During the early days of white settlement at the Cape, Robben Island, which is 500 ha in size and 12 kilometres off the coast, was used as prison colony. The so-called 'deliquents' that were brought here, were mainly rebellious Khoikhoi. With very few exceptions, attempted escapes, failed and most of the escapees drowned during the long swim to the coast.
In 1961, South Africa's most notorious prison was established on Robben Island. Political prisoners of the anti-apartheid movement were kept here together with hardened criminals. The most prominent inmate was Nelson Mandela, who later became the first President of the new democratic South Africa. Here Mandela spent 27 years of his life in a tiny cell of 5 square metres.
The living conditions were, particularly in the early years, extremely bad. Prisoners had to labour in the quarry, were not dressed sufficiently and had to sleep on a thin strawmatt on the stonefloor. Through strikes and endless protests, in 1971 the prisoners achieved the implementation of more humane conditions and were also allowed to study. Mandela himself describes his 27 years on Robben Island very impressively in his autobiography "Long Walk to Freedom".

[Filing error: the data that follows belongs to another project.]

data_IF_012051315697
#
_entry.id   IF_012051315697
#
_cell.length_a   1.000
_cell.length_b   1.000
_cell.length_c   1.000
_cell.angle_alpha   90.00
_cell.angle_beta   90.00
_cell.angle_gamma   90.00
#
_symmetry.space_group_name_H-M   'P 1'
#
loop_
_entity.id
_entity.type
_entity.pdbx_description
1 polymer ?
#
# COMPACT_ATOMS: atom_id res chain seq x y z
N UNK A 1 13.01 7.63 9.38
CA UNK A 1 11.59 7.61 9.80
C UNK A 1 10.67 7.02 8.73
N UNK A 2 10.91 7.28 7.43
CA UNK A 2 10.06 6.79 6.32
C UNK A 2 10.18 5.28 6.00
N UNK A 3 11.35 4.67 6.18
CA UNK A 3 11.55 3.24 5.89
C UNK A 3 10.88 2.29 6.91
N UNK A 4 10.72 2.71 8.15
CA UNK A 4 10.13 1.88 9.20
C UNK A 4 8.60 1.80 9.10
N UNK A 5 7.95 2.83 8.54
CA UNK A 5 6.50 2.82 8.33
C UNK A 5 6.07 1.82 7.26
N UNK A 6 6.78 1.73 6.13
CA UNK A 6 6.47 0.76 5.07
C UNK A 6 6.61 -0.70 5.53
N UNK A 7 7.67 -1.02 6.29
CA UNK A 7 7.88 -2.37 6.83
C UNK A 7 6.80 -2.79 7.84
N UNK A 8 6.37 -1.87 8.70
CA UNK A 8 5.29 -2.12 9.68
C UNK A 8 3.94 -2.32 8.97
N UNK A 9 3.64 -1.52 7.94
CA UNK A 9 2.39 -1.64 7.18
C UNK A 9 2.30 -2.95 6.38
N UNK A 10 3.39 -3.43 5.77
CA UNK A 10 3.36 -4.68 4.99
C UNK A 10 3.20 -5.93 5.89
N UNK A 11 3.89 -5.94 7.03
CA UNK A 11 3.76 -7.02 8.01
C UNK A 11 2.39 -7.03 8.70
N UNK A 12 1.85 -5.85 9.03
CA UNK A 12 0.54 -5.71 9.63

Robben Island is nowadays a national memorial and a museum. The fast catamaran ferries leave every day hourly from the Nelson Mandela Gateway at the Waterfront's Clock Tower. The boat trip takes about 30 minutes and the guided tour of the island about two hours. A former inmate acts as tour guide around the prison and will show one Mandela's cell. There is a bus one can take to the lime quarry, where the prisoners had to labour in the blinding sun without protection.
Transfer and tour cost 150 Rand per person. Children pay half. Tel 021-4111006. eMail. Robben Island Museum has an informative website.
Top: Nelson Mandela. Below: Prison. Top right: Robben Island. Centre: Mandela's cell. Below: Island ferry.